Monday, June 25, 2012

Accounts Receivable Factoring as a Solution to Increase Cash Flow

At certain times in your business cycle, whether you are a start-up business or a well-established veteran, cash flow is critical. Whether times or tough, or business is booming, cash flow challenges can cause unwanted stress and limit your growth potential.

Everyone knows the magic equation for a financial success: spend less, make more. Or, limit your expenses and increase your income. There are a hundred tips for saving money, and perhaps even more for making it, but when it comes to cash flow, you can really make an impact by turning your focus to your accounting department. There are two key principles to follow. In accounts payable: Keep your cash. In accounts receivable: Get your income as soon as possible.

Keep your cash. When it comes to limiting expenses we must turn to accounts payable. There is absolutely no need to pay any bill before it's due. Do not pay it early, do not pay it late. It's so simple, it bears repeating: Pay your bills only when they are due. When in cash crunch, keep that money in your pocket as long as you can.

Get your income as soon as possible. The second half of the equationincrease your incomemay leave you thinking, easier said than done. Some might think a quick fix for cash would be to take out a loan. Unfortunately, not everyone has this option, nor is it always good business decision. Besides, if you get down to it, this is not really your income, just someone else's money. The focus should be on the income you currently are earning and how to collect it faster. Here we turn to the accounts receivable department.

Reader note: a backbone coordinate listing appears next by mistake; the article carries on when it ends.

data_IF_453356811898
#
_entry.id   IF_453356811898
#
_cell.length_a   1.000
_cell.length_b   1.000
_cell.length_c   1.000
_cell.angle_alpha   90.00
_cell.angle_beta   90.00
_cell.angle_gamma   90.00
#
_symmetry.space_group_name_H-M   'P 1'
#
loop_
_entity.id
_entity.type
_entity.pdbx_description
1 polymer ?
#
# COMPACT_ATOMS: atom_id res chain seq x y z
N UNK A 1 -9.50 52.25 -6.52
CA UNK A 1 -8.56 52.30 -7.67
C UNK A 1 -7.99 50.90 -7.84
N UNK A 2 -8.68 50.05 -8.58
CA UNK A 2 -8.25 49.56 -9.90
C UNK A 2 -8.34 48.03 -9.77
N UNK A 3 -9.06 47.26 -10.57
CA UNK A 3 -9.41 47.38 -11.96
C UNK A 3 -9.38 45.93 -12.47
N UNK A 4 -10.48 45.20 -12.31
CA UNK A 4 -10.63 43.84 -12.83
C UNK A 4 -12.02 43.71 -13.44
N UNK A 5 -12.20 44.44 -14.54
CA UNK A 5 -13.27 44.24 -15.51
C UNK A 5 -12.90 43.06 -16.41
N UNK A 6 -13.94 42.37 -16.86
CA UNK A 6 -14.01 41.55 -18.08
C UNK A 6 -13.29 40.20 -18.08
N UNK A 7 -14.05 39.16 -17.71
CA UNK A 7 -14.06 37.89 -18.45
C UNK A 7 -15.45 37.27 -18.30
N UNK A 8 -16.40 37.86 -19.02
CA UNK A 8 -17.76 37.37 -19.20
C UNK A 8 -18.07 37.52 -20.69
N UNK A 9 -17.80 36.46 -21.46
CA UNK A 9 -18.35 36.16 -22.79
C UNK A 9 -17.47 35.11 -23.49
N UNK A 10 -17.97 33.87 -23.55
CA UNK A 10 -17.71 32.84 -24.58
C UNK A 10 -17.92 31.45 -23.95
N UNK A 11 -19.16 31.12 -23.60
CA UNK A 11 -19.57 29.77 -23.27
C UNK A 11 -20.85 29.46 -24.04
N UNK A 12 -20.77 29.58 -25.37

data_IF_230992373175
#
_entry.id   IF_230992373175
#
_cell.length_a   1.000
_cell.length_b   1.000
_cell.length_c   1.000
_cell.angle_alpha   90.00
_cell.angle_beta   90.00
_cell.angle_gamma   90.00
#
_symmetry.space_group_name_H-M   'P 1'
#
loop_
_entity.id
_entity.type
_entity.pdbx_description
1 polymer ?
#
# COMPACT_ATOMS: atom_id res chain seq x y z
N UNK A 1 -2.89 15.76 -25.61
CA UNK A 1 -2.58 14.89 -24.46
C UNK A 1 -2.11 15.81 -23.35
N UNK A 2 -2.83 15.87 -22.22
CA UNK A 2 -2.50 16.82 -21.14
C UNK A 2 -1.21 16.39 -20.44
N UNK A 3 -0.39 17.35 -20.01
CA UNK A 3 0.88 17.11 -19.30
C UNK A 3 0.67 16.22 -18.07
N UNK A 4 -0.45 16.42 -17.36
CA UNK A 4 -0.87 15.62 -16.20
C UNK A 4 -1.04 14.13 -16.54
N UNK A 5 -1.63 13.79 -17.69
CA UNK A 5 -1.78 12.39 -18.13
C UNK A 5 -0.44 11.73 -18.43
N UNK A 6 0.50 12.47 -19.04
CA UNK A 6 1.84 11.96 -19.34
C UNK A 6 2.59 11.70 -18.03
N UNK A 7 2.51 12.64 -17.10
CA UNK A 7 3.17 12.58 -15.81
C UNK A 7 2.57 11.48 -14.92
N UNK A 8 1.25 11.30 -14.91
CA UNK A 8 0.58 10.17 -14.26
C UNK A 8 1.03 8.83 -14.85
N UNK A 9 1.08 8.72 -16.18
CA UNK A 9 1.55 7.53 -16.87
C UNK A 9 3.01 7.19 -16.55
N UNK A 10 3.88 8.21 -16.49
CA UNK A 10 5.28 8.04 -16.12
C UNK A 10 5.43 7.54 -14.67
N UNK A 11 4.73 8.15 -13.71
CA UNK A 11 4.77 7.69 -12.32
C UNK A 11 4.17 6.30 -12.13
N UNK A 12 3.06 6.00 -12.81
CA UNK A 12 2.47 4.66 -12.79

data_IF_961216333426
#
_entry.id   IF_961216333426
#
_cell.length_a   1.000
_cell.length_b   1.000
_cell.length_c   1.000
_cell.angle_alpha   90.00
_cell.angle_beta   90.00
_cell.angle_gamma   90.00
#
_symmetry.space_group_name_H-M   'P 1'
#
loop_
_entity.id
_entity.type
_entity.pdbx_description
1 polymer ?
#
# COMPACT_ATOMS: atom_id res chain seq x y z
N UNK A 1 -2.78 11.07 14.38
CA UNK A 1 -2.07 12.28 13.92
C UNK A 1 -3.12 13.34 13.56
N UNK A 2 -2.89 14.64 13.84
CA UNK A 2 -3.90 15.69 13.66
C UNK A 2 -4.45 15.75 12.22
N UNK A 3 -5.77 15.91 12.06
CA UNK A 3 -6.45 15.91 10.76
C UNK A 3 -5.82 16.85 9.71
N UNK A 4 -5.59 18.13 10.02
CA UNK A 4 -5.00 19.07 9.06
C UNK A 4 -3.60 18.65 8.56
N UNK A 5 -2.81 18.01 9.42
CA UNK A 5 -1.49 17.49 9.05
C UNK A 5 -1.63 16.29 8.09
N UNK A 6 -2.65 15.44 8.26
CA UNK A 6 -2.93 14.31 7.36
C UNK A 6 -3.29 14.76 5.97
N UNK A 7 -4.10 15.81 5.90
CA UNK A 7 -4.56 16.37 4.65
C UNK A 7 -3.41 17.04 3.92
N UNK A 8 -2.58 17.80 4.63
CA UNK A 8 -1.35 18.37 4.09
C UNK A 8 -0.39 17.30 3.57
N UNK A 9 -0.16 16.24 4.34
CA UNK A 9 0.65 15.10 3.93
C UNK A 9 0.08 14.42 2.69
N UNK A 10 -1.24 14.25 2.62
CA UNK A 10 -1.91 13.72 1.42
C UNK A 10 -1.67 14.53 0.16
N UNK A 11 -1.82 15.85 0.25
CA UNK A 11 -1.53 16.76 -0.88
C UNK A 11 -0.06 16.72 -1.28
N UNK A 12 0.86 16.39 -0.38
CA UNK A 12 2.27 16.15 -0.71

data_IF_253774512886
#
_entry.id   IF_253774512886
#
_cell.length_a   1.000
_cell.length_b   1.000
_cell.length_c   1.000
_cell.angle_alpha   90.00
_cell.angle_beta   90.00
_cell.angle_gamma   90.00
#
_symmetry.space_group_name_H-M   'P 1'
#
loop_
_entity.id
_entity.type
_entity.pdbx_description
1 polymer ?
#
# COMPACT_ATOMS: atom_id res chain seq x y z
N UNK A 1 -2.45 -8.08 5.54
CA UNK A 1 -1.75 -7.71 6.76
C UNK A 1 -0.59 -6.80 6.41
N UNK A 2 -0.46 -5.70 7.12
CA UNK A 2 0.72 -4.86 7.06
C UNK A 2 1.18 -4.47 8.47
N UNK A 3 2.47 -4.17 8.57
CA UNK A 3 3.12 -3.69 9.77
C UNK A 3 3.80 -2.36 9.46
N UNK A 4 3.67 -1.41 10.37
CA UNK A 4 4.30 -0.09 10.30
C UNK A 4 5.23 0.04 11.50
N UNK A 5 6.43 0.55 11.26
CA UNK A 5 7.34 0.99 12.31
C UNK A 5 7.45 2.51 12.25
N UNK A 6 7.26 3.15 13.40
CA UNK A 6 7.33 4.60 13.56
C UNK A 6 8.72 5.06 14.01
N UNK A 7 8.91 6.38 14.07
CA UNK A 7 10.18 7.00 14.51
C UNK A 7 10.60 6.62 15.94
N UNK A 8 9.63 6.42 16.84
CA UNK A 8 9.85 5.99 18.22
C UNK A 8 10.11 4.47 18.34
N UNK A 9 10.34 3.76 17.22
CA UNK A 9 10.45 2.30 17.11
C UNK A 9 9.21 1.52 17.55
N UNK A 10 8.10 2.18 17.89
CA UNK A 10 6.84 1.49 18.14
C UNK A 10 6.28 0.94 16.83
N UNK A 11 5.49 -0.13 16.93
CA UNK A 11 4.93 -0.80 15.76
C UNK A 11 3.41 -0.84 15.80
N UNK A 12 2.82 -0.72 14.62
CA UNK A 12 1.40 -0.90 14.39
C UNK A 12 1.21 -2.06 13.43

Your existing receivables are really assets that possess cash value. Rather than simply waiting to get paid, there is an option to reap immediate benefits from outstanding invoices: accounts receivable factoring, or invoice factoring. You can sell your accounts receivable (one or all of your invoices) at a discount to a third party financial institution called a factor. You then immediately collect cash on that transaction. The factor is then is responsible for collecting on the invoice. (Eventually, they will collect the full amount.)
This is different than a bank loan in a few ways.

Factoring involves three parties (seller, buyer, and factor) instead of just two. Also, the factor is not providing a loan but is actually purchasing an asset. The most important distinction is this: in order for a bank to offer a loan to your business, you must have good credit; conversely, in order for a factor to buy an asset from you, they consider the credit-worthiness of the buyer, your customer (the person who owes you money). This is critical because it means that regardless of the credit standing of your business, factoring is an option for you to obtain cash.

Accounts receivable factoring is a perfect solution for anyone unwilling or unable to take out a loan. Arguably, it's an ideal solution for any business looking for immediate cash flow. A small start-up company with not enough credit is constantly in need of cash for growth and expansion. An established firm may need a little boost to get through a tough time, or because they too are expanding.

When cash flow is critical, turn your attention to the accounting department to provide the solution. Spend less by holding on to your existing cash as long as you can, and make more with invoice factoring services. The combination of the two will result in cash flow freedom for your business.

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